The Institute for Social and Economic Research, with the University of Essex, recently concluded a study into a cost benefit analysis of regulating and taxing marijuana in England and Wales. The study examined the potential economic benefits of regulation, as well as examining the possible social costs and social benefits of a policy change. The study, which was led by economics professor Stephen Pudney, found that England and Wales could save up to £300m per year on policing, prosecuting, and treatment if marijuana were regulated. Furthermore, by taxing marijuana, England and Wales stand to make a possible £900m per year. According to the study, the total possible tax benefit would be around £1.25 billion per year.
When attempting to quantify social costs and benefits, the researchers considered implications on mental health, what value marijuana users place on the benefits of marijuana, as well as other social factors. When examining the possibility of regulated marijuana causing a gateway for users to harsher illicit drugs, which previous studies have shown to be false, the researchers here also concluded that the gateway effect was weak or negligible. The real risk of a gateway effect, they said, is on the side of distribution, a risk that would be decreased with regulation.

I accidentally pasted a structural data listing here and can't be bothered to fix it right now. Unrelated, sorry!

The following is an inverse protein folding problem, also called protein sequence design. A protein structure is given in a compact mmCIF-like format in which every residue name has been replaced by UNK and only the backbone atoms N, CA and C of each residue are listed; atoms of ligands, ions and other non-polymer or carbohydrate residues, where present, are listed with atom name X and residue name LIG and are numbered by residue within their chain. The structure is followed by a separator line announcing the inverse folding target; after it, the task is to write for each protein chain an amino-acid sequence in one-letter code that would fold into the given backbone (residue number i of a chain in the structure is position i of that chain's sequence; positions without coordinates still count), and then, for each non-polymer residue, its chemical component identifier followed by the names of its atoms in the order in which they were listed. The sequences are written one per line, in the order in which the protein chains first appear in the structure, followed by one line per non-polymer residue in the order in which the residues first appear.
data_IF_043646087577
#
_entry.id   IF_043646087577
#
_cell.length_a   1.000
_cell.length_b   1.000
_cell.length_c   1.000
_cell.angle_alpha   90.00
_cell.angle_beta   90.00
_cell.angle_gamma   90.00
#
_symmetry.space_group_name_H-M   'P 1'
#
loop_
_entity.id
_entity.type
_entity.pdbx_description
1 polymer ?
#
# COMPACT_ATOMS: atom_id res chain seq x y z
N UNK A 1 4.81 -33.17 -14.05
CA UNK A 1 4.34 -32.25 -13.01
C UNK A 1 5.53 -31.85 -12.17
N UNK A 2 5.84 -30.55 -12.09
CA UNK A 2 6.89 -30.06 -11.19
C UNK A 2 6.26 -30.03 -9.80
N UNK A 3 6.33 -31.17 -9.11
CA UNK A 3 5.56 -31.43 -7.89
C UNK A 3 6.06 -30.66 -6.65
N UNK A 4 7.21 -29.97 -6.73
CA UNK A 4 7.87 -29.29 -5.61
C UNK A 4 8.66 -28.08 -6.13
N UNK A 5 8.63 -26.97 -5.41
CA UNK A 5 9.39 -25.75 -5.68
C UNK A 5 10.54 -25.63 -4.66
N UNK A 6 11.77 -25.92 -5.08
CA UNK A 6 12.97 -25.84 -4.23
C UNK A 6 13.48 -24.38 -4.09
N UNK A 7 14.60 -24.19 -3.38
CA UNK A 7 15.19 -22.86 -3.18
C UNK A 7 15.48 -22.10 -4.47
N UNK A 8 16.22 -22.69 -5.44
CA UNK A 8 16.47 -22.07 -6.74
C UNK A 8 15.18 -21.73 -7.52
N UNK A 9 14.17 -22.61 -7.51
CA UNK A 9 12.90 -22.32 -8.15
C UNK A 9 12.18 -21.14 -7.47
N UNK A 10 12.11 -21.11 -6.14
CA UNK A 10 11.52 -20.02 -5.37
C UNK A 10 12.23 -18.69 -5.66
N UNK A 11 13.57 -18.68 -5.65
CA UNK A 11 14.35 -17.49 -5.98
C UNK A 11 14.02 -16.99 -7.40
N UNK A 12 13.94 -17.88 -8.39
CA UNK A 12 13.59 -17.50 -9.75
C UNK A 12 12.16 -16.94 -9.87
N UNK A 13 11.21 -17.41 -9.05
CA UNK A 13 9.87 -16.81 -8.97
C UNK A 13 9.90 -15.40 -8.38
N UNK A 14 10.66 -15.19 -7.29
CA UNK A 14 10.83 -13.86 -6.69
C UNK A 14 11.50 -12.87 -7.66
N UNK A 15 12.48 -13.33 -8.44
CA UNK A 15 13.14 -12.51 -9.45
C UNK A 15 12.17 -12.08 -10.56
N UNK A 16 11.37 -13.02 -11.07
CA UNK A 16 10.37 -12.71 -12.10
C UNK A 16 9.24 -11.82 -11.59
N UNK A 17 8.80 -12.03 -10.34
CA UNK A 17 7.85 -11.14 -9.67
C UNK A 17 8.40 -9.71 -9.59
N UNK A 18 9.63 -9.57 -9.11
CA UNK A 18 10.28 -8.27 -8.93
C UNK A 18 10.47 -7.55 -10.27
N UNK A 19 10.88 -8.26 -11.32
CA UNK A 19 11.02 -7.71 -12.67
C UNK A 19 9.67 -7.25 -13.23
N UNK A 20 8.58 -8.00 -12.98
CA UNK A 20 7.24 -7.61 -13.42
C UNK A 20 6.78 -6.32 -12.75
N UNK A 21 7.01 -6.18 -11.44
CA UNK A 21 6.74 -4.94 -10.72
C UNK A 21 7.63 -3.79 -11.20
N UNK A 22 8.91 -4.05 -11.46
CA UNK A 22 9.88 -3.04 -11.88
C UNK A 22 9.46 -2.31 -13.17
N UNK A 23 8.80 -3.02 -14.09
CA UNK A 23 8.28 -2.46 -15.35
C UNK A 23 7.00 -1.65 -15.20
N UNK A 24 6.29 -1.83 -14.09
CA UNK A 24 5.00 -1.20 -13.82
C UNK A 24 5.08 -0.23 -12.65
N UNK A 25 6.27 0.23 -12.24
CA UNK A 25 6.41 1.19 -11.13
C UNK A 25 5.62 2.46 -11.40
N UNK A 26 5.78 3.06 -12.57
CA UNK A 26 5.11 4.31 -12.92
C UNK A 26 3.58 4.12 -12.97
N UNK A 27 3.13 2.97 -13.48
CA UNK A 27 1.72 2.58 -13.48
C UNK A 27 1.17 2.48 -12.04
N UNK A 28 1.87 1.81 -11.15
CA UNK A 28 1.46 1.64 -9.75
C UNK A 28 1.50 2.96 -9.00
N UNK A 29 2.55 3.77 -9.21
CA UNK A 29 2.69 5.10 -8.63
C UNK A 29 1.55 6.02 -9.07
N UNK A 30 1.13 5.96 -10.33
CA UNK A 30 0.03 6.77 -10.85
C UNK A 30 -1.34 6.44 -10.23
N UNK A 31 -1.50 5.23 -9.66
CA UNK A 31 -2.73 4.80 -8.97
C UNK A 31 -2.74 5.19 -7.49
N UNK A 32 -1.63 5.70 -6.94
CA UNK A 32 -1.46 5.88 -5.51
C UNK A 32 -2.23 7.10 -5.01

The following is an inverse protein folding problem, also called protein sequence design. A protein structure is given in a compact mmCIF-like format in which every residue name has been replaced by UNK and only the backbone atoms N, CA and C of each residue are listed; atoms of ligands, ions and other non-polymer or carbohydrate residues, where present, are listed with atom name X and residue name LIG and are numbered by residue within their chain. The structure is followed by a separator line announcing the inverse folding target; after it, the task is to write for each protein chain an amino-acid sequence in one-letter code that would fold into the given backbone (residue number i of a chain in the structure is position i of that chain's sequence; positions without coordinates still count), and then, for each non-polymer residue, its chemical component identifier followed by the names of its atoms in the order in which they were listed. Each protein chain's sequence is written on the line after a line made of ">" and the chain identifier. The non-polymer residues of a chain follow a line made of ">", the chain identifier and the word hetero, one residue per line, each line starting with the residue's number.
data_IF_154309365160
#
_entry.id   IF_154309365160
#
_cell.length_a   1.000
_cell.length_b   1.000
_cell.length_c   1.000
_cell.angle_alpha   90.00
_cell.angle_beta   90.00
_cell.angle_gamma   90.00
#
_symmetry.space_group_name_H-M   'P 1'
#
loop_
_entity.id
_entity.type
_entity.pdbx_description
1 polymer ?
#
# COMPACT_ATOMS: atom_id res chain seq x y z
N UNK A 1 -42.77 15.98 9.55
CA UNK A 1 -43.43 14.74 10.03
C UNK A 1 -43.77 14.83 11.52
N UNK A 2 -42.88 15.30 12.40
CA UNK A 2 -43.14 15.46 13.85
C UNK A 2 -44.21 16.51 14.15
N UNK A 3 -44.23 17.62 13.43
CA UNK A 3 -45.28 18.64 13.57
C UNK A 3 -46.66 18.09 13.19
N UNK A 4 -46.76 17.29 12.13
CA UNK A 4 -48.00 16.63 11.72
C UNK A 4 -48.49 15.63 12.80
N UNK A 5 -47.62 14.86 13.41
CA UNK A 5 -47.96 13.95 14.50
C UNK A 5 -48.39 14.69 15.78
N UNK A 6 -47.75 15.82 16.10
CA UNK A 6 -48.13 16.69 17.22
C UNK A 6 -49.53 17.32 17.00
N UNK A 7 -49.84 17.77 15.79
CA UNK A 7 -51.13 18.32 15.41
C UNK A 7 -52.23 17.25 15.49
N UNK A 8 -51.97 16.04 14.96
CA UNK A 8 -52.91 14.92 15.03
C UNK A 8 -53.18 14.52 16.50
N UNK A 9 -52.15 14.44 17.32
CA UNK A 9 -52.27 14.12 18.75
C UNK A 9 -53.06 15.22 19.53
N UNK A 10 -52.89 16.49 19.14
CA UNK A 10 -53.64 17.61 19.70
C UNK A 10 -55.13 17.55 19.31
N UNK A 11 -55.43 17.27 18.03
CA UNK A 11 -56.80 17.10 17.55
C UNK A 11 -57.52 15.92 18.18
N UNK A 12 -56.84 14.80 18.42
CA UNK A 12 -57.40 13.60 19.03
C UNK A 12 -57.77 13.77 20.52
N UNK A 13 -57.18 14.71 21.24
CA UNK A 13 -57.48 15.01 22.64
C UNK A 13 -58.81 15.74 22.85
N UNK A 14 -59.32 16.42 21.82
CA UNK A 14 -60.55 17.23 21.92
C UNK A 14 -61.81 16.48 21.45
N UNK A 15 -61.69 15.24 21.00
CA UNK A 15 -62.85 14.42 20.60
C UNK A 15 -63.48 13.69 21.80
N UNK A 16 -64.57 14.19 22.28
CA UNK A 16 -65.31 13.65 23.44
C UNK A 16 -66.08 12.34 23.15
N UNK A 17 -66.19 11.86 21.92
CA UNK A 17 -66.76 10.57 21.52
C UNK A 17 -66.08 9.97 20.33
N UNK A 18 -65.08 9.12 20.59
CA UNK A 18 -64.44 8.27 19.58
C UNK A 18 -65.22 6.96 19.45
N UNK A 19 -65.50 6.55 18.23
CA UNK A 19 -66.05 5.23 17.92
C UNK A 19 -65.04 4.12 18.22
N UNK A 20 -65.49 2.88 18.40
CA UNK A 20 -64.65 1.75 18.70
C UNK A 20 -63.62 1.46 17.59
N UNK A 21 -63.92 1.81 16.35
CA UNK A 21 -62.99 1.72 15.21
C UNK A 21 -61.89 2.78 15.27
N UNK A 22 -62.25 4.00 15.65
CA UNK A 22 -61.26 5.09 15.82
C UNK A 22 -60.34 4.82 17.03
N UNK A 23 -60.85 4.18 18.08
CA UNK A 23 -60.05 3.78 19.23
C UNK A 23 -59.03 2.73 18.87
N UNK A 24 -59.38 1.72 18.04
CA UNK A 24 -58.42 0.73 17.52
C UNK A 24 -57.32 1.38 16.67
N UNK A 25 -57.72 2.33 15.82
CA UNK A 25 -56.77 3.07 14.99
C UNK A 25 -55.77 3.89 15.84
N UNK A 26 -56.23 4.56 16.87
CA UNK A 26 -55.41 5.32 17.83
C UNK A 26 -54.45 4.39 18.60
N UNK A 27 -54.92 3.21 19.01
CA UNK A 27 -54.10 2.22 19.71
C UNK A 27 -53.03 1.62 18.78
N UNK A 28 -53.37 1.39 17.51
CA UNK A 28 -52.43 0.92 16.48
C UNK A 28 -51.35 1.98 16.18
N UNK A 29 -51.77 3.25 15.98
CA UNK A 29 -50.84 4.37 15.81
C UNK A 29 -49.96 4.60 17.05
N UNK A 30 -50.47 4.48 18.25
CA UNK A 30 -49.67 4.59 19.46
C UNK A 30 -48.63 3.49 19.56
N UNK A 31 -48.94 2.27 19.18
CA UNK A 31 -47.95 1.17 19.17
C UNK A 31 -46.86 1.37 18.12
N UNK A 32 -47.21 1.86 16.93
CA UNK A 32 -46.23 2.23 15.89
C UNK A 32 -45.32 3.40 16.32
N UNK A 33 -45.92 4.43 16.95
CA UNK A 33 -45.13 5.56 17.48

Another greatly exaggerated focus of the public debate on cannabis policy is the “gateway effect” – the possible increase in risk of involvement in hard drugs caused by exposure to cannabis. In our view, the evidence for a large gateway effect among cannabis consumers is weak, and there is an often-overlooked offsetting gateway on the supply side, drawing cannabis users into drug dealing. Licensing of supply might lead to a rise in demand and thus harm through the demand gateway, but it would also remove many people from illicit cannabis supply and thus reduce harm through the supply gateway. We estimate the reform could generate a net external benefit in the range £20-80m under the most plausible assumption of a moderate demand increase.
The report concluded with a call for more research into marijuana consumption, price, and potency. Want to know more? Read the full report here.